Thirteen Wisconsin school districts are sharing a federal grant to counsel students who are pregnant or new parents with the goal of keeping them in school.
The state Department of Public Instruction issued the grants through a program it has dubbed “InSPIRE.”  Districts have received grant amounts ranging from $40,000 to $200,000.
Doug White, who oversees the program for the DPI, said that even though the teen birthrate in Wisconsin and nationwide has fallen in recent years, it's still an issue for students who find themselves in that situation. White said that the burdens of parenting often keep young people from completing school.
In Wisconsin, 46 percent of mothers who are 19 years old or younger don't graduate high school. Right now, DPI officials don't track pregnancy-related dropouts, but according to White, the grant project will change that.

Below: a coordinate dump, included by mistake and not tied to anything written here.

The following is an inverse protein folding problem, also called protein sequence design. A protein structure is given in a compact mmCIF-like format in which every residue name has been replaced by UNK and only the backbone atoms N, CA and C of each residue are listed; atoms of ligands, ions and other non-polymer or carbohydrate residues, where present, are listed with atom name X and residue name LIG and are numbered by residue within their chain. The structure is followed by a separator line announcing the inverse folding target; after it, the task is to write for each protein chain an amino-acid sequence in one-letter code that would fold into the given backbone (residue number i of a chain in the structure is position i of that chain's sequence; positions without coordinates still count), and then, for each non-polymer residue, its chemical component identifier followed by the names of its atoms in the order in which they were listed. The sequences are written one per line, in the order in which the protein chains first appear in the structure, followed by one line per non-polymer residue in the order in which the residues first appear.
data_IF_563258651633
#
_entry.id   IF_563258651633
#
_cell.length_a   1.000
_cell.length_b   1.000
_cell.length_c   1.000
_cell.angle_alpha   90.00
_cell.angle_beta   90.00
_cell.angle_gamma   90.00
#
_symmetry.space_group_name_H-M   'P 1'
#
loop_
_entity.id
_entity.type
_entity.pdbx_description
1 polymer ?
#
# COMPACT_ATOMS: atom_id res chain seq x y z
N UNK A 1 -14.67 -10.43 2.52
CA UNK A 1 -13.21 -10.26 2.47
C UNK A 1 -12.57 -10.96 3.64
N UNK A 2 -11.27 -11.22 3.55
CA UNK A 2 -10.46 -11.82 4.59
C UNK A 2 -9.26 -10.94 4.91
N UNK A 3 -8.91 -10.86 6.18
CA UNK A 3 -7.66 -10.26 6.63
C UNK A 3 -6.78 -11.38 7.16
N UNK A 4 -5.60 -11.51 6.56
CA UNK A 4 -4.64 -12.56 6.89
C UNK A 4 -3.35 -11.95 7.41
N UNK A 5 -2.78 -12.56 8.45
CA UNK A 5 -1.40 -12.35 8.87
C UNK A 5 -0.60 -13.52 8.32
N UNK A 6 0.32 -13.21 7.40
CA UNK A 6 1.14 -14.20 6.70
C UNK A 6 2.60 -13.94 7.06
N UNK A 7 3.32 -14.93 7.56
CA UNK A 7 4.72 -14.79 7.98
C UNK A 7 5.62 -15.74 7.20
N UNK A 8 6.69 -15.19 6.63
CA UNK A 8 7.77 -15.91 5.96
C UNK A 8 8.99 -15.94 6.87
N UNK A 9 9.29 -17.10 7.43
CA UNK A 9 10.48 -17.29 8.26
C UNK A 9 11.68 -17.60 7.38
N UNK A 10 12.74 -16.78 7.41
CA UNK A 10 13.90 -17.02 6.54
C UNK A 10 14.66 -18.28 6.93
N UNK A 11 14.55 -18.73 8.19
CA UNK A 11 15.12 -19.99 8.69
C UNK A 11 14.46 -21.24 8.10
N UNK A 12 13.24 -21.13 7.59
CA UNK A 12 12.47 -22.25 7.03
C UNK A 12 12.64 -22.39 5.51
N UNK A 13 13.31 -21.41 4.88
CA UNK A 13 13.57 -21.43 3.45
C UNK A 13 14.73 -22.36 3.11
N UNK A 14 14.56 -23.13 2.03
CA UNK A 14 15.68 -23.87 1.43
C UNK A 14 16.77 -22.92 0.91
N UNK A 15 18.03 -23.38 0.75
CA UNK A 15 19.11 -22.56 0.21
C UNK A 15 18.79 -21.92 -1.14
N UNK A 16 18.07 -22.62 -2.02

“Through this project, we will be better able to define what the dropout risk is and how programs, such as these can keep kids connected to school, connected to higher education,” he said.
White said each of the 13 districts has designed its own program. Some will connect students with tutors, others will make more flexible class schedules to accommodate the new parents' doctor appointments or work schedule.
He said the idea is also to get these parents to think about their — and their babies' — futures, as well as “the importance of avoiding a subsequent pregnancy and keeping themselves healthy and safe during the early parenting period.”
The grants were issued this winter. White said schools are already implementing their programs.